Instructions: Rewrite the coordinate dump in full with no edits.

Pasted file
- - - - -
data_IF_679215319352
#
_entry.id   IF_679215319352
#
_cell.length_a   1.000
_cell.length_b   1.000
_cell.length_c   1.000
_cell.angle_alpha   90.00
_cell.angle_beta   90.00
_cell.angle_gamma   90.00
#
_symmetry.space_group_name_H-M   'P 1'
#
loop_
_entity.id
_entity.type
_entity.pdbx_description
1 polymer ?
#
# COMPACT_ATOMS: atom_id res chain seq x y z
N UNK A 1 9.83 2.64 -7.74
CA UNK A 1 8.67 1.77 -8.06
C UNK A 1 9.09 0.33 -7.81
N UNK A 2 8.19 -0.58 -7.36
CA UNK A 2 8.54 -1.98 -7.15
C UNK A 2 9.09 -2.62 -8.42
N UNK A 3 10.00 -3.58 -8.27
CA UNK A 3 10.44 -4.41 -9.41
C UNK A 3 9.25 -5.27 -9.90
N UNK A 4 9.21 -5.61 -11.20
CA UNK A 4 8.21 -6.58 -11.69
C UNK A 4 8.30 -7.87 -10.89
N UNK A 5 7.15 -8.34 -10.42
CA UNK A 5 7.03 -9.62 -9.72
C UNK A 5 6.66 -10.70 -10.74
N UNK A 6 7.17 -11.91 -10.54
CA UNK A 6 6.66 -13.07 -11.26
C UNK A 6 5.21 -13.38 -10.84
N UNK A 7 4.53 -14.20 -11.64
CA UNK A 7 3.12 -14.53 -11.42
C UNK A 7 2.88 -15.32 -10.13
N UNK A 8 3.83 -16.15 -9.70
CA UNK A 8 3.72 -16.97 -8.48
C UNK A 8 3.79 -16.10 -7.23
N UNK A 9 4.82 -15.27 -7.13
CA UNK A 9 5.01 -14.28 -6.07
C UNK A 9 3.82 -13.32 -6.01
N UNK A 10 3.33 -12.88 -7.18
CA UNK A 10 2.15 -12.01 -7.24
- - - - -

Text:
data_IF_679215319352
#
_entry.id   IF_679215319352
#
_cell.length_a   1.000
_cell.length_b   1.000
_cell.length_c   1.000
_cell.angle_alpha   90.00
_cell.angle_beta   90.00
_cell.angle_gamma   90.00
#
_symmetry.space_group_name_H-M   'P 1'
#
loop_
_entity.id
_entity.type
_entity.pdbx_description
1 polymer ?
#
# COMPACT_ATOMS: atom_id res chain seq x y z
N UNK A 1 9.83 2.64 -7.74
CA UNK A 1 8.67 1.77 -8.06
C UNK A 1 9.09 0.33 -7.81
N UNK A 2 8.19 -0.58 -7.36
CA UNK A 2 8.54 -1.98 -7.15
C UNK A 2 9.09 -2.62 -8.42
N UNK A 3 10.00 -3.58 -8.27
CA UNK A 3 10.44 -4.41 -9.41
C UNK A 3 9.25 -5.27 -9.90
N UNK A 4 9.21 -5.61 -11.20
CA UNK A 4 8.21 -6.58 -11.69
C UNK A 4 8.30 -7.87 -10.89
N UNK A 5 7.15 -8.34 -10.42
CA UNK A 5 7.03 -9.62 -9.72
C UNK A 5 6.66 -10.70 -10.74
N UNK A 6 7.17 -11.91 -10.54
CA UNK A 6 6.66 -13.07 -11.26
C UNK A 6 5.21 -13.38 -10.84
N UNK A 7 4.53 -14.20 -11.64
CA UNK A 7 3.12 -14.53 -11.42
C UNK A 7 2.88 -15.32 -10.13
N UNK A 8 3.83 -16.15 -9.70
CA UNK A 8 3.72 -16.97 -8.48
C UNK A 8 3.79 -16.10 -7.23
N UNK A 9 4.82 -15.27 -7.13
CA UNK A 9 5.01 -14.28 -6.07
C UNK A 9 3.82 -13.32 -6.01
N UNK A 10 3.33 -12.88 -7.18
CA UNK A 10 2.15 -12.01 -7.24